Sunday, October 04, 2015

Trans Iowa v12: Bringing In The Harvest

A combine in a soybean field
One of the treats of doing recon for any Trans Iowa is seeing the countryside. It varies a lot from year to year, but this time we hit on a day where there was a lot of harvesting going on.

Everywhere we went, combines, tractors, wagons, trucks, and semi-tractor trailers were about doing their business. One thing I noted was that when you saw a combine crew, it usually consisted of three vehicles/trailers/implements.

First was the combine proper, which almost always took up the entire road, although through cooperation, we were able to pass by several of them on the day that we were out. These rigs were minus their "heads" which were either a corn harvesting head or the grain harvesting head which was for soybeans. That was generally being towed on a trailer by a pick-up truck. Then the third part was an enormous tractor pulling an enormous grain wagon for grain transfer from the combine when its on-board grain storage was at capacity. (I apologize to my more technical savvy readers that work for John Deere that know the proper terminology here!)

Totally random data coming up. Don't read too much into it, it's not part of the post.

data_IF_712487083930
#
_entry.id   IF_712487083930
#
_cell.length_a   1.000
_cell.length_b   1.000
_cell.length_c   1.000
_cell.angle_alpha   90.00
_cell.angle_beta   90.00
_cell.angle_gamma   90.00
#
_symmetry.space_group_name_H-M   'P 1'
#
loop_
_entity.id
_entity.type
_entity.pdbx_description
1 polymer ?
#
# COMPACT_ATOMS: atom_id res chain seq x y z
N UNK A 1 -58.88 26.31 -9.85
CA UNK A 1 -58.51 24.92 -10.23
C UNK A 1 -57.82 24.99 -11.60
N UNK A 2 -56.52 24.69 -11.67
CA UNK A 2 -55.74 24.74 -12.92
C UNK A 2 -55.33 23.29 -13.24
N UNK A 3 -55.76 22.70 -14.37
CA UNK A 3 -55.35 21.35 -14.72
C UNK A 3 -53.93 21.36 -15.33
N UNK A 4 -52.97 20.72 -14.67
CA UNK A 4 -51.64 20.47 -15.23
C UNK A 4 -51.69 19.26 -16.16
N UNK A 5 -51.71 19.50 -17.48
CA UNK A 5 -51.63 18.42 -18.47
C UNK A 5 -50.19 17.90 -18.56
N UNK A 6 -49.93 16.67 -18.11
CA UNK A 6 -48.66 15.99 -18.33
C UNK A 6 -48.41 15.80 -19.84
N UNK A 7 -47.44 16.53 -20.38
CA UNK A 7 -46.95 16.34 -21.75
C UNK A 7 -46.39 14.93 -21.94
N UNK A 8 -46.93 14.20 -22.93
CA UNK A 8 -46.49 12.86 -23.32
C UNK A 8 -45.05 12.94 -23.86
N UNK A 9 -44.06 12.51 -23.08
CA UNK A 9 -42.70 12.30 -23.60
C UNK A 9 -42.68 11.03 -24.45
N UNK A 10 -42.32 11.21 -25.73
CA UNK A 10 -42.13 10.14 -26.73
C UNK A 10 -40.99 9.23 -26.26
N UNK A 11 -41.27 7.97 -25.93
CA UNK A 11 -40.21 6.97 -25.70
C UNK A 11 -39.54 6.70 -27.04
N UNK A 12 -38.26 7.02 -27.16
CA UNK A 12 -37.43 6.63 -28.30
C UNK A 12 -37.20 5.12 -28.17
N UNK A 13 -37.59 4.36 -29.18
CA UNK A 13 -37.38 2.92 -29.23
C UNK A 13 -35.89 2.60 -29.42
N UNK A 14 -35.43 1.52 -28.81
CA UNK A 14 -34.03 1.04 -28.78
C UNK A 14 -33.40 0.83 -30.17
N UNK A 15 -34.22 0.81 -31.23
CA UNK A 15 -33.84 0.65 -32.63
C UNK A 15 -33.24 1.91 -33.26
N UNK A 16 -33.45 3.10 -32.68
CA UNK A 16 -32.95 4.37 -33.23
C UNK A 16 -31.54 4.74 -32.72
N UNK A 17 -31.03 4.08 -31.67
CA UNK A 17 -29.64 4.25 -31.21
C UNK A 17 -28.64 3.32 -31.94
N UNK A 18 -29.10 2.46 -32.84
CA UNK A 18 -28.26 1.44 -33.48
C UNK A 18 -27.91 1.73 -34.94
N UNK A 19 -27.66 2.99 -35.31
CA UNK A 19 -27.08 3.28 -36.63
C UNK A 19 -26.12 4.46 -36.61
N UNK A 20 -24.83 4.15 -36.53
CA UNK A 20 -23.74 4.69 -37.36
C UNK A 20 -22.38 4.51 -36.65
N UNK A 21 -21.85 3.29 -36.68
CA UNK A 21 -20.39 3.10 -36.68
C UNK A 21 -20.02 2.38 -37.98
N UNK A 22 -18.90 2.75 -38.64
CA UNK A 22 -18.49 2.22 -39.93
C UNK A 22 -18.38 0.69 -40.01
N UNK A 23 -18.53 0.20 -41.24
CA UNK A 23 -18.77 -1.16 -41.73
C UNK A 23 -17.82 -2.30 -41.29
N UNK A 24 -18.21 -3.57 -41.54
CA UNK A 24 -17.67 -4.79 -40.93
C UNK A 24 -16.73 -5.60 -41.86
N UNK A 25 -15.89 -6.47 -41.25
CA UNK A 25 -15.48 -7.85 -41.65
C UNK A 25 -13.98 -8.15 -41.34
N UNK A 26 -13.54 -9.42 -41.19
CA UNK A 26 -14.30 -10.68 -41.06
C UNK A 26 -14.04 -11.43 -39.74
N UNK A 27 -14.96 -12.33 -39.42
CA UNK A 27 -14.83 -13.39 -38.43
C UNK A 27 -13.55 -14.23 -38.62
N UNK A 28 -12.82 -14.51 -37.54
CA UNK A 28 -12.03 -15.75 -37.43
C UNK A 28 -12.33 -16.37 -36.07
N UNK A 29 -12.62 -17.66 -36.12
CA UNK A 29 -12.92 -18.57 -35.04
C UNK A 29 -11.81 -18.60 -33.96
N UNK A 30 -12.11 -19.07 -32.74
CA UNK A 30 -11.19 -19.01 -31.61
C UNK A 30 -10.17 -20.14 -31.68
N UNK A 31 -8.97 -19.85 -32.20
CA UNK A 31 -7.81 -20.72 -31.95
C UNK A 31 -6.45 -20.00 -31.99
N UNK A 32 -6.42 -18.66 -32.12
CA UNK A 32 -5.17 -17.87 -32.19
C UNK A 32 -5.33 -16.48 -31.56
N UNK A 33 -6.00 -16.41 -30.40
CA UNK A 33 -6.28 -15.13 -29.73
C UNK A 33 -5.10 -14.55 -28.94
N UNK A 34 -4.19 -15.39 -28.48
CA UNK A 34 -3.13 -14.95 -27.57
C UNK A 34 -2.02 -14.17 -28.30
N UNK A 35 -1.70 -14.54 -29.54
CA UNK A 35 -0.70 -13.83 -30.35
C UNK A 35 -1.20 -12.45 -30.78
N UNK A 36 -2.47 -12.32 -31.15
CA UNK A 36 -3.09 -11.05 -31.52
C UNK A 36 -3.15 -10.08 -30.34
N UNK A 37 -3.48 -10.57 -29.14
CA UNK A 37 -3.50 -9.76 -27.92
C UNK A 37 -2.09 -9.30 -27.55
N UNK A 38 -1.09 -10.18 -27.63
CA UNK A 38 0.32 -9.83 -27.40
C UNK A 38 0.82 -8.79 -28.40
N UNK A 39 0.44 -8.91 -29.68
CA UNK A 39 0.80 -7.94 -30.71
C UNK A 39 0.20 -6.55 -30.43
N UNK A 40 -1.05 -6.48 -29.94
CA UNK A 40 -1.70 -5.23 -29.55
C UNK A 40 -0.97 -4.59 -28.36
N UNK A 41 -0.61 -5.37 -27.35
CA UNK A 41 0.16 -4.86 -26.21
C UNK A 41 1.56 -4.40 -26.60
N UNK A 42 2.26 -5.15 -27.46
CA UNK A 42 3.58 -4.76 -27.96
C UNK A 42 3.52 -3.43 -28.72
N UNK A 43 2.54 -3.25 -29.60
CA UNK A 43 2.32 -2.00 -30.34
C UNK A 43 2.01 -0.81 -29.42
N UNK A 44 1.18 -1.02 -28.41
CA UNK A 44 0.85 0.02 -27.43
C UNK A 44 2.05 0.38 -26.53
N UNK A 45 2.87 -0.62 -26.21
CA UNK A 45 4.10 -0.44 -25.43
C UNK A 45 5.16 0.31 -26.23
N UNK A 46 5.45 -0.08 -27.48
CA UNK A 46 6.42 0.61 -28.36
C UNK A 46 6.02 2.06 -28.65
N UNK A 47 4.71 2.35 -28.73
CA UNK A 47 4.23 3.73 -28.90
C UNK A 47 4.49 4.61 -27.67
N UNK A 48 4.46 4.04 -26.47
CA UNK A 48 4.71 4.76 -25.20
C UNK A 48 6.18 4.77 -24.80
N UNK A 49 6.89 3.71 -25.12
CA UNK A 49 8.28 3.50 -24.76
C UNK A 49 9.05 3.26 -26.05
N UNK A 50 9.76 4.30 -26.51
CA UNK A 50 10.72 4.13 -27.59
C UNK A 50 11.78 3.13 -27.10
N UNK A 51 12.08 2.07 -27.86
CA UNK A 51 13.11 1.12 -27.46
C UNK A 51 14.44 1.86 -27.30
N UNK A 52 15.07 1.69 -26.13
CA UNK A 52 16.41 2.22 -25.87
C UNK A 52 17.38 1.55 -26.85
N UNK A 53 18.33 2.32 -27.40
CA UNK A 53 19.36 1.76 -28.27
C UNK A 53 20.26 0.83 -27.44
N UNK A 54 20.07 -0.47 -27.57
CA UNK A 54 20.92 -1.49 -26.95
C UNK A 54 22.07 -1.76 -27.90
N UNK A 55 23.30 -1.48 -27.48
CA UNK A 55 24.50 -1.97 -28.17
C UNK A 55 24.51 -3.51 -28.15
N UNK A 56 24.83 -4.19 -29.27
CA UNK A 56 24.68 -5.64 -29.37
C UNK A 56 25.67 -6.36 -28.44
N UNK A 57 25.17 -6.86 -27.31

Anyway, following are a few images from the harvest of 2015. We saw so much more than I had a chance to photograph, but I hope this imparts a bit of what it was like out there yesterday. Enjoy!

Where harvesting had taken place already, there were many round bales of the refuse which sometimes is fed to cattle.
We would sometimes pass semi-tractor trailers awaiting loading so the grain could be taken to storage. 
Mostly we saw soybeans being harvested, although corn was also being picked in places now.
We saw this Bald Eagle standing in a recently harvested field. A VERY rare sight to see one on the ground like this. 
My attempt at "art" showing how many combines were kicking up dust as they harvested. 


Michael Lemberger said...

Bald eagles eat a lot of carrion, and it could be that the combine ran over something tasty.

Guitar Ted said...

@Michael Lemberger: True! I wonder if we scared it off a kill. It flew back from where we originally saw it about 30 yards. Or.....maybe it was digesting something! :>)